According to researchers at Queen Mary University, it is a proven fact that bees can easily solve various counting challenges with a small number of nerve cells in their brains.
In order to understand how bees can count, researchers simulated a very simple miniature “brain” on a computer with only four never cells which are a great deal less than what bees actually have.
The “brain” easily counted small quantities of items when closely inspecting one at a time before moving on to the next one. This was emulating exactly how bees count, which is completely different from humans who can glance at all the items and then count them as a total.
In a recent study, researchers proposed that this clever behavior makes the task of counting much easier, allowing bees to show impressive rational abilities while using minimal brainpower.
Other studies revealed that bees have the ability to count up to 5 items at a time. They can choose smaller or larger numbers from a group or even choose zero when trained to choose less.
It is believed that bees do not understand the concept of numbers but using specific flight movements to closely inspect items which then shapes their visual input thereby simplifying the job to the point where it takes very little brainpower.
This study revealed that a bee’s intelligence, as well as other animals, can be affected by a small number of nerve cells, as long as they are wired together properly. Also, the study may have implications for AI or artificial intelligence that efficient independent robots will need to rely on for strong calculations and inexpensive algorithms.
There could be added benefits by employing insect-inspired scanning behaviors.
Dr. Vera Vasas, Queen Mary University of London, said their model showed that even though it has been believed that in order to count, it takes a high intelligence and a larger brain, but instead it can be done with a small number of nerve cell circuits connected the right way.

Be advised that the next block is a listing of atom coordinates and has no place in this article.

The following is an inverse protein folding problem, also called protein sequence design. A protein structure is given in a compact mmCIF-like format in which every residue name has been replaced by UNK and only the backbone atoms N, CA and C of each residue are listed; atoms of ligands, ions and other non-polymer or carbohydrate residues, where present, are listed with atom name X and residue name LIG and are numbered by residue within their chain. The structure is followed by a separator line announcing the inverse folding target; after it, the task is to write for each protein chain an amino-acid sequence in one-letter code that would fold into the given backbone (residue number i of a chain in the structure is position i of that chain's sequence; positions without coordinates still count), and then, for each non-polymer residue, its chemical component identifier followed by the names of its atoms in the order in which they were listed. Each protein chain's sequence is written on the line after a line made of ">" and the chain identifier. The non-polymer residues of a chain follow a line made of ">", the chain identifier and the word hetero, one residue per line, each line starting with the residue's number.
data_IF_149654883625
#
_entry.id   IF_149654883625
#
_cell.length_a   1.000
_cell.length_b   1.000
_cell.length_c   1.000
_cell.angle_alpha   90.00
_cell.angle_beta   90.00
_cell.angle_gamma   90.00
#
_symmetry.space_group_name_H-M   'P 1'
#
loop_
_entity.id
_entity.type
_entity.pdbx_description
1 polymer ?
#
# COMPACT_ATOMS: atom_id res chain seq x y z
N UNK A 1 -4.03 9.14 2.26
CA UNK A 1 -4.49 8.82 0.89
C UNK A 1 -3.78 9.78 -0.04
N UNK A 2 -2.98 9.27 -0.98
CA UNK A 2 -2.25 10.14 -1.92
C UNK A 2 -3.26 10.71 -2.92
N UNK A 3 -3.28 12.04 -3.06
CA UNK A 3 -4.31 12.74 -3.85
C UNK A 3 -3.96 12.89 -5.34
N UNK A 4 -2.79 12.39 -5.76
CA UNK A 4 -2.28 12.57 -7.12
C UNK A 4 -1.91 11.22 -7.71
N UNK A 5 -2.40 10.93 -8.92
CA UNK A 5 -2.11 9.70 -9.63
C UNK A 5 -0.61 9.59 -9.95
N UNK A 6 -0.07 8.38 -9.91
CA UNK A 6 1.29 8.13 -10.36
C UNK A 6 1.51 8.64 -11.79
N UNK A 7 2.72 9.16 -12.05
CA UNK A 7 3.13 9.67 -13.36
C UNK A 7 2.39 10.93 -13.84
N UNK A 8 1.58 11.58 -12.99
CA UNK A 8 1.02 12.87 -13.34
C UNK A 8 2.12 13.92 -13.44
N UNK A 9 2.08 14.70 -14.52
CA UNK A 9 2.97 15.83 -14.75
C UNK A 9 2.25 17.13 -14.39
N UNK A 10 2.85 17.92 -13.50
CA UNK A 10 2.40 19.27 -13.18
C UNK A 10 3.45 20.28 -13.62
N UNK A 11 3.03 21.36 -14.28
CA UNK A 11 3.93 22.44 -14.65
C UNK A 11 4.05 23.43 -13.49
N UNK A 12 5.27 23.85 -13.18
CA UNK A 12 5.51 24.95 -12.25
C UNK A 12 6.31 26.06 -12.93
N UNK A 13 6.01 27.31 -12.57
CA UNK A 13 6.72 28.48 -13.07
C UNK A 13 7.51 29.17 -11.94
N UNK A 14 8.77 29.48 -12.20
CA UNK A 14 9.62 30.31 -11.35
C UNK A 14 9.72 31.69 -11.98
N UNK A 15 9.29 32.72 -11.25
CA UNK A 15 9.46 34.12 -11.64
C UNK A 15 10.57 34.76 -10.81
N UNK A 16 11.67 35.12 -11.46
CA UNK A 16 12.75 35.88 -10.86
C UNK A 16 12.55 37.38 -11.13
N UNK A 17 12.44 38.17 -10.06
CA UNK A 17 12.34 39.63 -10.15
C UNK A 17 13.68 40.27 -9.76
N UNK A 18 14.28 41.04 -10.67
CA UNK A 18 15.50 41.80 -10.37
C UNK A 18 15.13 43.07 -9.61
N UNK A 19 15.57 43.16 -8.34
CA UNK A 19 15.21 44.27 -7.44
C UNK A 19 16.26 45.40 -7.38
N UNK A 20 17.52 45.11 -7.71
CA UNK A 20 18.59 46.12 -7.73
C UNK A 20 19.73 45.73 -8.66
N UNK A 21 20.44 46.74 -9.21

Dr. Vasas suggests that using a specific flight movement to scan a target instead of a numerical concept, could explain the bees’ abilities to count. This scanning simplifies the visual input which means something like counting takes little brainpower.
By carefully examining the strategies used by animals to inspect items may reveal they use active scanning behaviors to simplify difficult visual patterns to discriminate tasks. Their work might just inspire others to look more closely at plausible tasks animals can solve but how they go about solving them.
Bees only have one million nerve cells in comparison to humans who have 86 billion nerve cells. The human uses nerve cells for receiving information and sending commands. The brain size of a bee means a great deal to these insects to implement efficient computational algorithms to solve various tasks.
As a bee does not have a great deal of brainpower, the team had to analyze the point of view of a bee as it flies close to the item to be counted and then inspects them one by one. Through their research, the simulated brain showed it was able to make reliable estimates on a number of items when provided with the visual input that a bee is receiving while carrying out their tasks.
Professor Lars Chittka, from Queen Mary University and leader of the research team, said the findings enhance the growing body of work showing that intelligent behavior does not require a large brain. Instead, it can be small neural circuits that can be easily accommodated into the microcomputer that is the brain of a bee.